One Click Note: Congratulations and thanks are due to Labour's Paul Flynn MP, working for the best interests of British voters.
28 March 2010
WHO accused of losing public confidence over flu pandemic
Loss of credibility could endanger lives, says vice chair of Council of Europe's health committee
By Sarah Boseley
Incompetent Swine Flu Drug Dealers Flying Pigs Club UK, from left:
Andrew Burnham MP - Health Secretary of State
Fear Marketeer Sir Liam Donaldson - Chief Medical Officer (soon to be ex)
'Vaccines Basil, Professor David Salisbury - UK Government Vaccines Director
Gillian Merron MP - Parliamentary vaccines propagandist
(Caption & Pic Courtesy Of One Click)
Countries across Europe reacted very differently to the pandemic, and not all mounted high-profile vaccination campaigns, as did the UK.
The World Health Organisation and other public health bodies have "gambled away" public confidence by overstating the dangers of the flu pandemic, according to a draft report to the Council of Europe.
The report, by the Labour MP Paul Flynn, vice chair of the council's health committee, says that a loss of credibility could endanger lives.
"This decline in confidence could be risky in the future," says the report, seen by the Guardian. "When the next pandemic arises many persons may not give full credibility to recommendations put forward by WHO and other bodies. They may refuse to be vaccinated and may put their own health and lives at risk."
In Britain, says Flynn, the discrepancy between the estimate of the numbers of people who would die from flu and the reality was dramatic. "In the United Kingdom, the Department of Health initially announced that around 65,000 deaths were to be expected. In the meantime, by the start of 2010, this estimate was downgraded to only 1,000 fatalities. By January 2010, fewer than 5,000 persons had been registered as having caught the disease and about 360 deaths had been noted," says his report.
The public health minister, Gillian Merron, told Flynn in a meeting for the report that a Cabinet Office investigation was looking into Britain's handling of the outbreak and would report some time after June. Countries across Europe reacted very differently to the pandemic, says the report. Not all mounted high-profile vaccination campaigns, as did the UK.
A swine flu advice notice on the door of a health centre
Photograph: Dave Thompson/PA
Flynn's draft accuses the WHO of a lack of transparency. Some members of its advisory groups are flu experts who have also received funding, especially for research projects, from pharmaceutical companies making drugs and vaccines against flu.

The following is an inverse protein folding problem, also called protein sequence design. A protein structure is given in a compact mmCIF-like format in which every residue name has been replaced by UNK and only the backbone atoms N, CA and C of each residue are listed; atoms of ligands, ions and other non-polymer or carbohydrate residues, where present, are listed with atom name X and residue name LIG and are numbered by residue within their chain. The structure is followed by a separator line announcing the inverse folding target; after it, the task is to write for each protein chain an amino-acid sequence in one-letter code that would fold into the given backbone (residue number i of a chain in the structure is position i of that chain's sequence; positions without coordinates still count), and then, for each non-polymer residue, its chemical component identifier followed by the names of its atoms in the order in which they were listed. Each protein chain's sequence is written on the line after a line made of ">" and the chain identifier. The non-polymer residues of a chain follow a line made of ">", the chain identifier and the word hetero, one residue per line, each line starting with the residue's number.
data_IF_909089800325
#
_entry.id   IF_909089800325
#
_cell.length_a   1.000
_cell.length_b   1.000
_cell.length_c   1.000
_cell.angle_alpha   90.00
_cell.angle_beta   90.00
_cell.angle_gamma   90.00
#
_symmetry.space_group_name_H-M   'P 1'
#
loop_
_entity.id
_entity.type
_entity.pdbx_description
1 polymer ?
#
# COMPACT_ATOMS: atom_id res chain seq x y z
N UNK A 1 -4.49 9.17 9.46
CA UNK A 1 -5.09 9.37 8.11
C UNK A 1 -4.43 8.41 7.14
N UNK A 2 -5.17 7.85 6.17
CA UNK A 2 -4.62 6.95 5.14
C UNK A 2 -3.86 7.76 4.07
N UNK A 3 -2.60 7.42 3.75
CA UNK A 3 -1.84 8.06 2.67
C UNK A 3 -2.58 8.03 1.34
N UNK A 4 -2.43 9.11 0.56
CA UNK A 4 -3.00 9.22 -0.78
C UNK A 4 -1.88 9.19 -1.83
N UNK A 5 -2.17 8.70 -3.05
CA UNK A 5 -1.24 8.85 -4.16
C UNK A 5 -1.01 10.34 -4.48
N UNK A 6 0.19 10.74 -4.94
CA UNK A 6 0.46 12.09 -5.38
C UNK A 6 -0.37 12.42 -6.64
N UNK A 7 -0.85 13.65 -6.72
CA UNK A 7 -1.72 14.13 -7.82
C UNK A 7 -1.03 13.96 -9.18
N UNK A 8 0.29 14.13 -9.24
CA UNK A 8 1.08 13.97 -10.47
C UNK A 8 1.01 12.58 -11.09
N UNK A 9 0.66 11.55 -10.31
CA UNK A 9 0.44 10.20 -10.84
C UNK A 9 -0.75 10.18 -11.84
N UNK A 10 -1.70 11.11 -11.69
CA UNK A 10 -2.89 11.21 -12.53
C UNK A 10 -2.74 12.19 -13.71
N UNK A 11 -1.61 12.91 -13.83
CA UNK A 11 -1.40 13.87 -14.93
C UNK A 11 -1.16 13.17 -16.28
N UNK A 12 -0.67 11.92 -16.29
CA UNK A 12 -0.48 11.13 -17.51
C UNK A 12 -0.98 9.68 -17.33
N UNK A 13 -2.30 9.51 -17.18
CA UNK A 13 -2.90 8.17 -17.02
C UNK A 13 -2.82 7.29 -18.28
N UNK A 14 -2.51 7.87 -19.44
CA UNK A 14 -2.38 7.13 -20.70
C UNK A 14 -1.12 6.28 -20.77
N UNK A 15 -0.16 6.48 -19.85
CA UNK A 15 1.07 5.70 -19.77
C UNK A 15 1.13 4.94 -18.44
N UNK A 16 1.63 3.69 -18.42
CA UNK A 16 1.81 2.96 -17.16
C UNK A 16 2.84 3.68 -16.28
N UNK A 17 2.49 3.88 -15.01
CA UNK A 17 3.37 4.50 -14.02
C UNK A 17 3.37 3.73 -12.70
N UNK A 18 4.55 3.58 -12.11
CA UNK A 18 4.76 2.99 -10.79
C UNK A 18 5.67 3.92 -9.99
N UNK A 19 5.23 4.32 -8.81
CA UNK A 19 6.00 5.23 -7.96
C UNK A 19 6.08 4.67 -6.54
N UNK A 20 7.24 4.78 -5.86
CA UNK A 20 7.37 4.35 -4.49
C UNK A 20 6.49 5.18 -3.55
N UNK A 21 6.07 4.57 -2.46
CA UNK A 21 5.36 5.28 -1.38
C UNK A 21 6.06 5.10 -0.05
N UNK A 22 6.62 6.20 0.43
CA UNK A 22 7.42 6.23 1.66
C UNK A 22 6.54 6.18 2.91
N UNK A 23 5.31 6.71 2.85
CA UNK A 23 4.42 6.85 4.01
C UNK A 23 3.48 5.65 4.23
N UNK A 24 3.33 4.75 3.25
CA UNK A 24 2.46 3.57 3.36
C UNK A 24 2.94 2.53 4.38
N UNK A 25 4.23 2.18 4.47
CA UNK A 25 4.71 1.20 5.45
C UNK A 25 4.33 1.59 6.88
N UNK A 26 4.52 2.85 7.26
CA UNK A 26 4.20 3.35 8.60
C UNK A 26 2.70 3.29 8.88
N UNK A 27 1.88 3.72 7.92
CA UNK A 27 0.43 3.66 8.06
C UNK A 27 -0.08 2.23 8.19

"The neutrality of their advice could be contested," says the report. "To date, WHO has failed to provide convincing evidence to counter these allegations and the organisation has not published the relevant declarations of interest. Taking such a reserved position, the organisation has joined other bodies, such as the European Medicines Agency, which likewise, have still not published such documents."
Flynn's report was commissioned by the Council of Europe's parliamentary assembly, which is holding an inquiry into the handling by European bodies and governments of the flu pandemic. The second evidence session will be held in Paris tomorrow. The witnesses will include the Polish health minister, Ewa Kopacz, who will explain why her government decided not to order any H1N1 vaccines.
At the first evidence session, in January, some experts criticised the dramatic comparisons made last year between the novel strain of H1N1 circulating in Europe and the devastating Spanish flu pandemic of 1918. Professor Ulrich Keil, epidemiologist and director of the WHO collaborating centre on epidemiology of the University of Münster in Germany pointed out in evidence that the Spanish flu broke out in the very different circumstances of the first world war, where infections were easily transmitted by undernourished soldiers and there was an absence of medicines such as penicillin.
One of the central questions of the Council of Europe inquiry, says Flynn, "concerns the possibility for representatives of the pharmaceutical industry to directly influence public decisions taken with regard to the H1N1 influenza, and the question of whether some of their statements had been adopted as public health recommendations without being based on sufficient scientific evidence". He cites as an example the decision to recommend two doses of flu vaccine for children, which was later questioned.
"Various factors have led to the suspicion that there may have been undue influence by the pharmaceutical industry, notably the possibility of conflicts of interest of experts represented in WHO advisory groups, the early stage of preparing contractual arrangements between member states and pharmaceutical companies as well as the actual profits that companies were able to realise as a result of the influenza pandemic," says the draft report, which will be finalised when all the evidence has been taken, at the end of April.
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